A new Revision is created every time page content or definition is updated (but not for a Page move). Revisions have a created date, modified date, published date and deleted date and are associated with a single Page.

The URL to a Page is represented by concatenating its Site's hostname and path and the Page's path. The Page's path is generated automatically when saved by appending its slug to the end of its parent's path.

A single Page may be associated with multiple Revisions (providing a publication history and audit log)

When a Page is moved, a Redirect is created to point the old path to the new. If a new Page is created at the old location, the redirection is removed.

All changes to Pages including edits, moves, deletions and additions are made in the draft site structure, and must be published to the live site structure in order for them to take effect on the live version of the site.

When a Page is published a new Page is created with the same site_id, path, slug, revision_id and a version of "published", putting it in a completely separate nested set scope (tree) to the draft version.


Only admin users can create and manage Sites.

Users are added to Roles on Sites. Each Role has a predefined list of Permissions which determine what a user can do on the site they have a role on.

Notes on Publishing

Pages are published via /api/v1/page/ID/publish. Internally this calls $page->publish($transformer). When publishing:

  • A new PublishedPage instance is created, with the bake attribute populated with JSON (obtained using the Fractal $transformer)
  • The latest inactive Route is made both active, and canonical.
  • All other inactive Routes for the given Page are purged.

A Page and all descendants may also be published via /api/v1/page/ID/publish-tree.

Notes on Deleting

Pages are deleted by a DELETE request to /api/v1/page/ID/. This results in a soft-delete, where the Page and its associated Routes still remain in the database.

A DELETE request to /api/v1/page/ID/force will result in the Page being deleted entirely from the database. This will cascade at a database level to also delete Routes, Redirects.

PublishedPages will remain in the database (providing a history and allowing potential for a manual recovery process), but without Routes are not routable.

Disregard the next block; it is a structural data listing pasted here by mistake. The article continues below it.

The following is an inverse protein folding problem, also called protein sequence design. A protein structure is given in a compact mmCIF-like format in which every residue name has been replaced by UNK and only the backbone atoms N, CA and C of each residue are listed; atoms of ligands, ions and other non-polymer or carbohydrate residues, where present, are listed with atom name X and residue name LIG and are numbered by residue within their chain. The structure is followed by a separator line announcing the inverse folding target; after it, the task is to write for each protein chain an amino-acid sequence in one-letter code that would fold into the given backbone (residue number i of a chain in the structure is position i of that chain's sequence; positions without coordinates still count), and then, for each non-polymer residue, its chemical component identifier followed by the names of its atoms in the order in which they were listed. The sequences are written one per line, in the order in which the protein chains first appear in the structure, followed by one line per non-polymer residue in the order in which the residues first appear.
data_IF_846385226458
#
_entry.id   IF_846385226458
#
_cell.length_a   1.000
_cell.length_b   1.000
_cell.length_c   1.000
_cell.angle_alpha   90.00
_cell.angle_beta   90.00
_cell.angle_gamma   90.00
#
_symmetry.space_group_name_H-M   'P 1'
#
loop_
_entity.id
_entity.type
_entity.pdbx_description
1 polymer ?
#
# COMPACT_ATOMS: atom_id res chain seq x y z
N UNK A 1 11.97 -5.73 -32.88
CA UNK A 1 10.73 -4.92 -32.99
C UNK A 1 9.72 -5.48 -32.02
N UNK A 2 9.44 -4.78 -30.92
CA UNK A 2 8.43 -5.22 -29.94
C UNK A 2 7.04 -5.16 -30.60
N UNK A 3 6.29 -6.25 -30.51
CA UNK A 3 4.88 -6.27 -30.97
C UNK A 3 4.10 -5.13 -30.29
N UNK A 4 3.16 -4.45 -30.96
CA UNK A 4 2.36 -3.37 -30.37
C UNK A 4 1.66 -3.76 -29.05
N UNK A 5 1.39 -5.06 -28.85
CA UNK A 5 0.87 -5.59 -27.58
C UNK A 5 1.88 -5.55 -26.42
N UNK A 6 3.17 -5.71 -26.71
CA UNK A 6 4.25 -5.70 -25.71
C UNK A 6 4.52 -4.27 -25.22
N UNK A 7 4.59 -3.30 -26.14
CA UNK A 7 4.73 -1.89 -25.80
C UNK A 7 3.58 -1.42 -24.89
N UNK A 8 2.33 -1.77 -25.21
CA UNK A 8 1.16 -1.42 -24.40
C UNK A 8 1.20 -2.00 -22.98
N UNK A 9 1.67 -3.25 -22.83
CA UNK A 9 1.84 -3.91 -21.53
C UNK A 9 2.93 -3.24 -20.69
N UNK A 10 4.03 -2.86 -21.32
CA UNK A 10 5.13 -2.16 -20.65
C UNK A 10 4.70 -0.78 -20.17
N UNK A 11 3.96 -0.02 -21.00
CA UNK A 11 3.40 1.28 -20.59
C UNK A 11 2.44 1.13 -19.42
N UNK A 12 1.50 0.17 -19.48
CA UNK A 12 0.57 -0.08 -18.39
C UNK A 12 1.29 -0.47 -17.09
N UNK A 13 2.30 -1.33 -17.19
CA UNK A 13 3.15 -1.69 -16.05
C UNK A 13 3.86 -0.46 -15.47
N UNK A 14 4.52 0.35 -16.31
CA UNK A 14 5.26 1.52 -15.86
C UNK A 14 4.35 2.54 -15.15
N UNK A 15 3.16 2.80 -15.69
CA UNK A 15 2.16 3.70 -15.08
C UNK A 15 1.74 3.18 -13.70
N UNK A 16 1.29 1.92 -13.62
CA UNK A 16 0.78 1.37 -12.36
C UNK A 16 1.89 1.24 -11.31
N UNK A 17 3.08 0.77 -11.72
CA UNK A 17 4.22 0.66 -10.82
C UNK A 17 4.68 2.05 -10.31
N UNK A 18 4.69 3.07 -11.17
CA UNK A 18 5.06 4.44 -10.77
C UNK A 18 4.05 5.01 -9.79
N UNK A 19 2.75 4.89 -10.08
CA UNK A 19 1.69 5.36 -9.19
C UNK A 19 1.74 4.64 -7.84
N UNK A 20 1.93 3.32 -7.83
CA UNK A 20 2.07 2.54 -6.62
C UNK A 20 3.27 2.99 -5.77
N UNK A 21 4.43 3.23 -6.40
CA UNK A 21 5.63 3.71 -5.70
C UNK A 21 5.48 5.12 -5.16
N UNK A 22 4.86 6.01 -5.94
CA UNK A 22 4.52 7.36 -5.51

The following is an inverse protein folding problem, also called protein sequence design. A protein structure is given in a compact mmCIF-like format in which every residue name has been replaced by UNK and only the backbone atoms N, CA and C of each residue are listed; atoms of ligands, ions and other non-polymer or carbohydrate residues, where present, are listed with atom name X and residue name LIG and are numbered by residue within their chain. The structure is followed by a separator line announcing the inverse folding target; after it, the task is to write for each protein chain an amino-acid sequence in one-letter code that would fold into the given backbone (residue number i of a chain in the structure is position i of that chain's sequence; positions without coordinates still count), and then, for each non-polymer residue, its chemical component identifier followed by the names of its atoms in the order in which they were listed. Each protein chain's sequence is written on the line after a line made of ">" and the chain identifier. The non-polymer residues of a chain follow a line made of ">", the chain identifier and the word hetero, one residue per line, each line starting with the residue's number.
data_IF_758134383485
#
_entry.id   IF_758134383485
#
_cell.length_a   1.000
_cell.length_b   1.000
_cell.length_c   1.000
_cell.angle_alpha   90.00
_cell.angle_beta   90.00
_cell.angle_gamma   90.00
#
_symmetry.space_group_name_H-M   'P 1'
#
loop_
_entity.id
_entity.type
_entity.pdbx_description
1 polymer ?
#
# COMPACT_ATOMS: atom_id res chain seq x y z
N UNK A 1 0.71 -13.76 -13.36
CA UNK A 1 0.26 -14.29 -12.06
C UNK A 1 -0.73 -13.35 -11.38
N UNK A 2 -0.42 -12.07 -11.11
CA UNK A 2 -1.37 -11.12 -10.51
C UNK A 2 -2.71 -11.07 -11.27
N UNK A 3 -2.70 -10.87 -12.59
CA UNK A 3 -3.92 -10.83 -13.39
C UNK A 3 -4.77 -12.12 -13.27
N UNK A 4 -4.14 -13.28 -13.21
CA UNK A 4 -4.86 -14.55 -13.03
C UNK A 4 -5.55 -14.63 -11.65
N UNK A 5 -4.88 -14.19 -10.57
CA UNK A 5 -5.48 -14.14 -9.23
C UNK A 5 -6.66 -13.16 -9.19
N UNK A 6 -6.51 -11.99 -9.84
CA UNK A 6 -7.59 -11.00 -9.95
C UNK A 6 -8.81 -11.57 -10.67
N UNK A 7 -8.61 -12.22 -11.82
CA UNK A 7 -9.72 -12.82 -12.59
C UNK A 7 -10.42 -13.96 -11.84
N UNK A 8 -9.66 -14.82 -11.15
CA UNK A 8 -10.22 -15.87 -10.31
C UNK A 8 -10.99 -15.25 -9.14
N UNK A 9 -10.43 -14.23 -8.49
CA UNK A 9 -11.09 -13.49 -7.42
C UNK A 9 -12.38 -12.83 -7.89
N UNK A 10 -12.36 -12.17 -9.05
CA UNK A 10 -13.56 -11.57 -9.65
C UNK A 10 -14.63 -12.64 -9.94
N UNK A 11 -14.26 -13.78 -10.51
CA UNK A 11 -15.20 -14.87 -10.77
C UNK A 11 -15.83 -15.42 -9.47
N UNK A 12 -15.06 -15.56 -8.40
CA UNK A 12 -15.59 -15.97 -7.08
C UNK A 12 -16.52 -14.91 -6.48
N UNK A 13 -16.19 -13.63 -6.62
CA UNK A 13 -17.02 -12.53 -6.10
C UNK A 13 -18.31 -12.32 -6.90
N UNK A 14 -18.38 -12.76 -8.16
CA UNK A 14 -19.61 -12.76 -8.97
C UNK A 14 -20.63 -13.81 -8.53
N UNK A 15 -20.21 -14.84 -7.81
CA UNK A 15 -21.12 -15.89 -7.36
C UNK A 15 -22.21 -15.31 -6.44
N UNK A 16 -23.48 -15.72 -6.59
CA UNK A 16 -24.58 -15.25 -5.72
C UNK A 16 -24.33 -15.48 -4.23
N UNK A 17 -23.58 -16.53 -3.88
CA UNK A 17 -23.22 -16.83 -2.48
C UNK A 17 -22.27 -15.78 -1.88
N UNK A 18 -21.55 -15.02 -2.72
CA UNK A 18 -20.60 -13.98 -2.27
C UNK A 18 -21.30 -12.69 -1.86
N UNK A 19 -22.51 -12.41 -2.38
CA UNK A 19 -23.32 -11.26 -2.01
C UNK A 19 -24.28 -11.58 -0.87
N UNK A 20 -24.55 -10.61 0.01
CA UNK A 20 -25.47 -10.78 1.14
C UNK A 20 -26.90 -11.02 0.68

Blocks and Pages

Block instances are created when creating or updating a Page (by a POST to /api/v1/page, or a PUT to /api/v1/page/ID.

It is important to send ALL Block instances to the server when persisting a Page as all existing block instances are removed as a part of the persitance proces. Block instances are then re/created based on the submission matching the order in which they were submitted.

	"data": {

		"blocks": {
			"main": [
					"definition_name": "test-block",
					"definition_version": 1

					"definition_name": "test-block",
					"definition_version": 1


It is possible for Block definitions to contain validation rules, and for Region definitions to list compatible Blocks. This needs to be validated when persisting Block instances. This is currently implemented by the App\Models\Api\v1\Page\PersistRequest class using a the BlockBroker class:

  • PersistRequest defines its own validation rules in the usual way (as a standard FormRequest);
  • the getRules() method also loads Block and Region definitions based on the submitted data;
  • a App\Validation\Brokers\BlockBroker is then instantiated for each Block instance submitted (this class transforms the validation rules in the block definition to their Laravel-compatible equivalents);
  • the rules are then extracted from the BlockBroker and merged into the default ruleset within PersistRequest

The BlockBroker also supports getRegionConstraintRules, where a Region definition is the only parameter. This validates that the definition_name on the Block instance is allowed in the given Region.

Notes on setting up Roles and Permissions

The roles and permissions can be set up or refreshed with the command php artisan astro:permissions refresh. This will add the roles and permissions specified in the public static $roles_and_permissions array, which can be found in the 'app/Console/Commands/SetupPermissions.php' class. It will also remove any roles/permissions that have been romoved or even renamed (adding the renamed version as a new role).

To simply rename a role, use php artisan astro:permissions rename-role --old-name="<name of role to be renamed>" --new-name="<new name of role to be renamed>".


Unit Tests

PHPUnit has a good level of code coverage across the entire application.

Controller tests (deliberately) act more as integration tests than unit tests as they test much of the stack by default. Mocks are used for authentication/authorization, which is the main exception to this rule. Policies should be unit tested to ensure that they will function as expected. At present, serializers are not unit tested - their output is assessed by the Controller tests.

Tests are intended to run on their own database connection and will not migrate automatically. With a separate database connection configured as mysql_test, migrations can be run with DB_CONNECTION=mysql_test php artisan migrate.

The mysql_test connection falls back to use the standard DB_ config variables by default. They can be overridden using TEST_DB_ variables. The default connection for tests is set in phpunit.xml.

Functional Tests

Functional Testing is done with the Robotframework. A limited set of tests is currently in place. The intention is for these tests to serve as an starter for writing more tests.

More details in the readme


Thanks for making our lives easier!


Astro is licensed under the MIT license.


No description, website, or topics provided.




No releases published
You can’t perform that action at this time.